Yellow Flicker Beat – live

This is impressive. One impressive ‘Australasian’. :-)

Has Lorde got any imitators yet? Seems to me she is a hard act to ‘follow’. So distinctive.

– P

There goes the majority


click to read at the NZ Herald website

Final election result




Proportional representation, New Zealand style.

A good discussion about interviewing politicians

I heard this on BBC Radio 4’s ‘The Media Show’ this morning, and thought, “That’s worth sharing” — and not just because it features my sole remaining favourite right wing vixen Louise Mensch. (Best line: ‘blood on the carpet’.)

Sparked by a recent changing of the guard at BBC’s Newsnight programme, the discussion traverses various types and styles of political interview. Despite the shop talk and references to events offstage, I found it interesting to consider the place of ‘theatre’ and aggressive/defensive approaches in interviews … and how our own players compare when extracting information or putting politicians on the spot.

So, here you go … listen to the excerpt (approx 11 mins) here:

Interviewing politicians, excerpt from BBC’s The Media Show 1 Oct 2014
MP3 file

click to listen at

click to listen at

Or you can listen to the whole very worthwhile episode of The Media Show — which covers the recent scandal about the entrapment via fake Twitter profile of a UK minister, and dangers faced by journalists — at The Media Show’s BBC Radio 4 webpage.

Or podcast here.

See what you think.

– P

Update: Helen Thomson helpfully pointed to this FT article … The death of the political interview By Ian Katz

click to read at

click to read at

The law of unintended consequences. Data security edition.

This report from Flashpoint: ‘Measuring the Impact of the Snowden Leaks on the Use of Encryption by Online Jihadists’ (available here as web page or PDF) concludes (SPOILER:) Meh, not so much.

click to read at Flashpoint Partners website

click to read at Flashpoint Partners website

The Flashpoint report recounts how the use of encryption techniques by such groups — and the promotion by them of such techniques — was already underway and stayed pretty much unchanged by the Snowden revelations. It’s worth a read but I wouldn’t click on any of the links in it to the jihadi web sites mentioned (and especially the dark web sites) unless you want to set off a little hooter at the NSA and flag your IP address as one ‘of interest’. Continue reading →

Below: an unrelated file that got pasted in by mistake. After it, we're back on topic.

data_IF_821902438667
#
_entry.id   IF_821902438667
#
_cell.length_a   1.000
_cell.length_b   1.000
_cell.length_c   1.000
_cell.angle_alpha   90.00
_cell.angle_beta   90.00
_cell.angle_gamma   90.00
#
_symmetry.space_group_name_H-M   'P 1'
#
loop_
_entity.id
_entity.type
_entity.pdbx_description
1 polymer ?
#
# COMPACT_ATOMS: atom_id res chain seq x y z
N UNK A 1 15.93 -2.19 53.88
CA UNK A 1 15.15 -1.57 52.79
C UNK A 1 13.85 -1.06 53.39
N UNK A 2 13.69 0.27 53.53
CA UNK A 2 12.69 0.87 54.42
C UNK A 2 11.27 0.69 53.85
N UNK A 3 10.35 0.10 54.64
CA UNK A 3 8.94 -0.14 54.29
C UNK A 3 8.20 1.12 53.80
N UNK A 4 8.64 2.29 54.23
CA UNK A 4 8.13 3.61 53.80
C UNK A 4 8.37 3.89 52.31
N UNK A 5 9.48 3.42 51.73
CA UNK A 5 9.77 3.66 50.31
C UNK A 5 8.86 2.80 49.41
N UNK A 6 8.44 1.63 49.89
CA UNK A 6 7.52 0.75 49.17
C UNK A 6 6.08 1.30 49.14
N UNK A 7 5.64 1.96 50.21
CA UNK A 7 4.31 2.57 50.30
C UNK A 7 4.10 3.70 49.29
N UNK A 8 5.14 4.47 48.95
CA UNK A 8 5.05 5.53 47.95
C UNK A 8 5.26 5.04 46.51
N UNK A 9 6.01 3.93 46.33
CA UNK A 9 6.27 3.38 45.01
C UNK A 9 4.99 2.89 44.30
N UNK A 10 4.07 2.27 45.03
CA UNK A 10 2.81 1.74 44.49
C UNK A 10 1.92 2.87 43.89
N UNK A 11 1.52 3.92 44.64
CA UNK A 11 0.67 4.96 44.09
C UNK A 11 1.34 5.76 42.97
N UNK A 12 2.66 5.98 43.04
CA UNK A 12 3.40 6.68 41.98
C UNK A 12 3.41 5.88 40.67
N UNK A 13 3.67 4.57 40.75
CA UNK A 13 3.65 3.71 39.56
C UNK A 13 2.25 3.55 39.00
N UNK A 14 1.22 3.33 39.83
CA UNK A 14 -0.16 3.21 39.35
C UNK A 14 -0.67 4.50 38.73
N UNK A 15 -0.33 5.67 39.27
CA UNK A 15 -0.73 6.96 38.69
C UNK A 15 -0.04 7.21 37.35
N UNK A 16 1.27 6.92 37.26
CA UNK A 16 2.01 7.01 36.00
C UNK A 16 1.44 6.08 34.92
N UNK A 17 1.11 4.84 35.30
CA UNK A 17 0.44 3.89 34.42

NZ General Election results

Congratulations to the winners, commiserations to those who missed out.
These are the results as at close of counting 1:10am today. This is where the rubber hits the road in a democracy.


Check for latest results. [link updated]

{Fill the in the rugby metaphor of your choice here. e.g “game of two halves”, “better team on the day”, “hard work in training”, “superior ball handling skills” … etc.}

I’ve said it before: If you want to win an election, get more votes.

– P

Tim Cook denies ‘rumours’ of NSA back-door into Apple servers

This 3 minute excerpt of Apple’s CEO Tim Cook talking to Charlie Rose yesterday interested me for a couple of reasons 1) encrypted iMessages with Apple keyless and 2) his very strong denial of rumours/suggestions of NSA back-door access … ‘the Snowden thing’ (starts 2:10, but watch the whole 3 mins):

Which accords with this privacy statement from June last year

Apple has always placed a priority on protecting our customers’ personal data, and we don’t collect or maintain a mountain of personal details about our customers in the first place. There are certain categories of information which we do not provide to law enforcement or any other group because we choose not to retain it.
For example, conversations which take place over iMessage and FaceTime are protected by end-to-end encryption so no one but the sender and receiver can see or read them. Apple cannot decrypt that data. Similarly, we do not store data related to customers’ location, Map searches or Siri requests in any identifiable form.

But, for the record, remember this:


So maybe the NSA was talking big (‘embellishing’, to use Cameron Slater’s approved nomenclature) to impress their mates?

– P

Eminem Publishers Sue New Zealand National Party

Ha! Those of us who thought, Gee, that sounds pretty close to Eminem …

click to read at

click to read at

Will the real Slim Shady please stand up?

– P

h/t: Radio NZ’s Chris Bramwell

Allegations re mass surveillance by NZ’s GCSB